The SAIMM is a professional institute with local and international links aimed at assisting members source information about technological developments in the mining, metallurgical and related sectors.
twitter1 facebook1 linkedin logo

Mining and metallurgy have been linked throughout time to the development of the human race. You can argue that the First Big Thing was precious metals. Gold and silver have been symbols of wealth since at least Egyptian times. Then the Bronze Age signalled the Second Big Thing, base metals. This started initially with copper and tin to make bronze. Lead was also used during the Bronze Age. Then after this, the Iron Age brought on the Third Big Thing – ferrous metals. Initially this involved only iron. Over time platinum group metals were included with the precious metals and zinc, nickel, and aluminium with the base metals. Ferrous metals have certainly expanded the most via a vast array of alloys, notably steel and stainless steel.

So, what is the Next Big Thing? It has to be battery metals. After the interruption caused by the Covid-19 pandemic, the world has become engulfed by a green revolution. The most prominent aspect of this is rechargeable batteries, especially those for electric vehicles. These batteries require mainly lithium, nickel, cobalt, and manganese. Nickel and manganese were well established within the ferrous metals sector but lithium and cobalt were previously considered minor metals. Now, of course, lithium in particular is viewed as the ’flavour of the month’. Skyrocketing prices of lithium and cobalt in particular have caused an exploration boom, with geologists all over the world looking for lithium and cobalt, amongst many other metals.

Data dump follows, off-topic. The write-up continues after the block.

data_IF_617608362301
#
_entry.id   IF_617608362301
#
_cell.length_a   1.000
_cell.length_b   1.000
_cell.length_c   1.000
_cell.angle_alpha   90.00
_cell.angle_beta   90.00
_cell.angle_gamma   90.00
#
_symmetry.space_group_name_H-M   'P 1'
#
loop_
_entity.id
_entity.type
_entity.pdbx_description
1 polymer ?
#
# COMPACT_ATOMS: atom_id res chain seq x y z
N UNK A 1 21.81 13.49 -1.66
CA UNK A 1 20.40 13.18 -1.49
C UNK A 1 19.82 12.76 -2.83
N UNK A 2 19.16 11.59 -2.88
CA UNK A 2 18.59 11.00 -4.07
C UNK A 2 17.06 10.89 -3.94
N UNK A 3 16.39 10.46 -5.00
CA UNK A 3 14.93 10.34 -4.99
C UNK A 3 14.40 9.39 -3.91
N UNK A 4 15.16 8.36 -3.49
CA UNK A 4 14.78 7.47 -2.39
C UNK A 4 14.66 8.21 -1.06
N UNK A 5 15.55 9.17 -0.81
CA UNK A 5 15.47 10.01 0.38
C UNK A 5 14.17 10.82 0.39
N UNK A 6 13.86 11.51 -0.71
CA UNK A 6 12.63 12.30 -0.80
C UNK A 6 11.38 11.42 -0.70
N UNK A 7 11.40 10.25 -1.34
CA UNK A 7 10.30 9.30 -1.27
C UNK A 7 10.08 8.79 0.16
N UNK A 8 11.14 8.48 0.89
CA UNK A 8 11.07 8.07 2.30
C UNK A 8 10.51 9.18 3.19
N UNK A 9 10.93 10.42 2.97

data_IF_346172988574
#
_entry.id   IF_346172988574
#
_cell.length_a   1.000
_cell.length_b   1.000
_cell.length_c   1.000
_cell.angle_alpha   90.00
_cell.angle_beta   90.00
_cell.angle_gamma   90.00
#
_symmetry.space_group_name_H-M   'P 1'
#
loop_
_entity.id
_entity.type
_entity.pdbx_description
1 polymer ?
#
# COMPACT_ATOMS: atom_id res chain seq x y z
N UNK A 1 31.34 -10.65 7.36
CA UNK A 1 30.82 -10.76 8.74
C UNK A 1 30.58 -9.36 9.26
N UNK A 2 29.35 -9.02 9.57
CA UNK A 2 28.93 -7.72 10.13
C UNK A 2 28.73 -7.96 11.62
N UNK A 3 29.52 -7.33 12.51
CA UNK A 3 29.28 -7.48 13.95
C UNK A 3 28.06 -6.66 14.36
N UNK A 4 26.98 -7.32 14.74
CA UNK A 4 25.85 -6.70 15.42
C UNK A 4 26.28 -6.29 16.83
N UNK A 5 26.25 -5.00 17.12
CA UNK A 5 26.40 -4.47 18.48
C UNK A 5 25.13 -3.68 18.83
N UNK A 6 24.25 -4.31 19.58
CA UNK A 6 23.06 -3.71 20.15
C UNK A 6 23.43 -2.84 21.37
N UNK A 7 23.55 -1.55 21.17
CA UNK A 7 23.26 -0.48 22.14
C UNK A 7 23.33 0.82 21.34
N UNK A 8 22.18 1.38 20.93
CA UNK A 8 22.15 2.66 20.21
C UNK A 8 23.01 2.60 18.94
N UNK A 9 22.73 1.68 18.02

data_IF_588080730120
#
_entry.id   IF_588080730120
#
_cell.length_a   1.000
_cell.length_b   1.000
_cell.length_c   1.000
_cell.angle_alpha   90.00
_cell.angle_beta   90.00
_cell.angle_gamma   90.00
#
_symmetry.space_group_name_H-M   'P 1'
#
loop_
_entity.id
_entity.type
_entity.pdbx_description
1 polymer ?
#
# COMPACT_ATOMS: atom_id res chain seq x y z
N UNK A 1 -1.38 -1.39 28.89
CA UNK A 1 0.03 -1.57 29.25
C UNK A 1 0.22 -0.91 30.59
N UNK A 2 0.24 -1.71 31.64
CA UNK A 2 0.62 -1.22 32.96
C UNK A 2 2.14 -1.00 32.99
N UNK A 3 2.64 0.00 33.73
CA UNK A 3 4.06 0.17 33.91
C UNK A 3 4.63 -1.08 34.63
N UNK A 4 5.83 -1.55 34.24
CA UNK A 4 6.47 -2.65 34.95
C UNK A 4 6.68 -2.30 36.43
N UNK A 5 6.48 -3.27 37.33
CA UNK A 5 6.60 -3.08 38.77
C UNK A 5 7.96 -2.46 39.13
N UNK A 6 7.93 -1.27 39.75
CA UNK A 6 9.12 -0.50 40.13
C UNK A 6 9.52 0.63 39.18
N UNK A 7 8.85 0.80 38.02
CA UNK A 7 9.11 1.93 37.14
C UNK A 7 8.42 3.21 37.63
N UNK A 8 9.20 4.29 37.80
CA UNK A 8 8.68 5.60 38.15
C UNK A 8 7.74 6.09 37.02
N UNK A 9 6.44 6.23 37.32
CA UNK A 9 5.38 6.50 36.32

From a metallurgical perspective battery metals bring new challenges. All battery metals have to be supplied as very pure salts, usually a minimum of 99.9%, with lithium in the form of carbonate or hydroxide and the others in the form of sulphates. This has resulted in considerable process development research to meet the ever-increasing purity requirements.

The demand for battery metals has had, and will continue to have, an enormous impact on the global mining industry. Geologists, mining engineers, and metallurgists will continue to face greater challenges in the discovery, mining, and processing of battery metals. It is also fair to say that battery metals have really highlighted the contribution of the mining industry to global economic development. And long may this continue!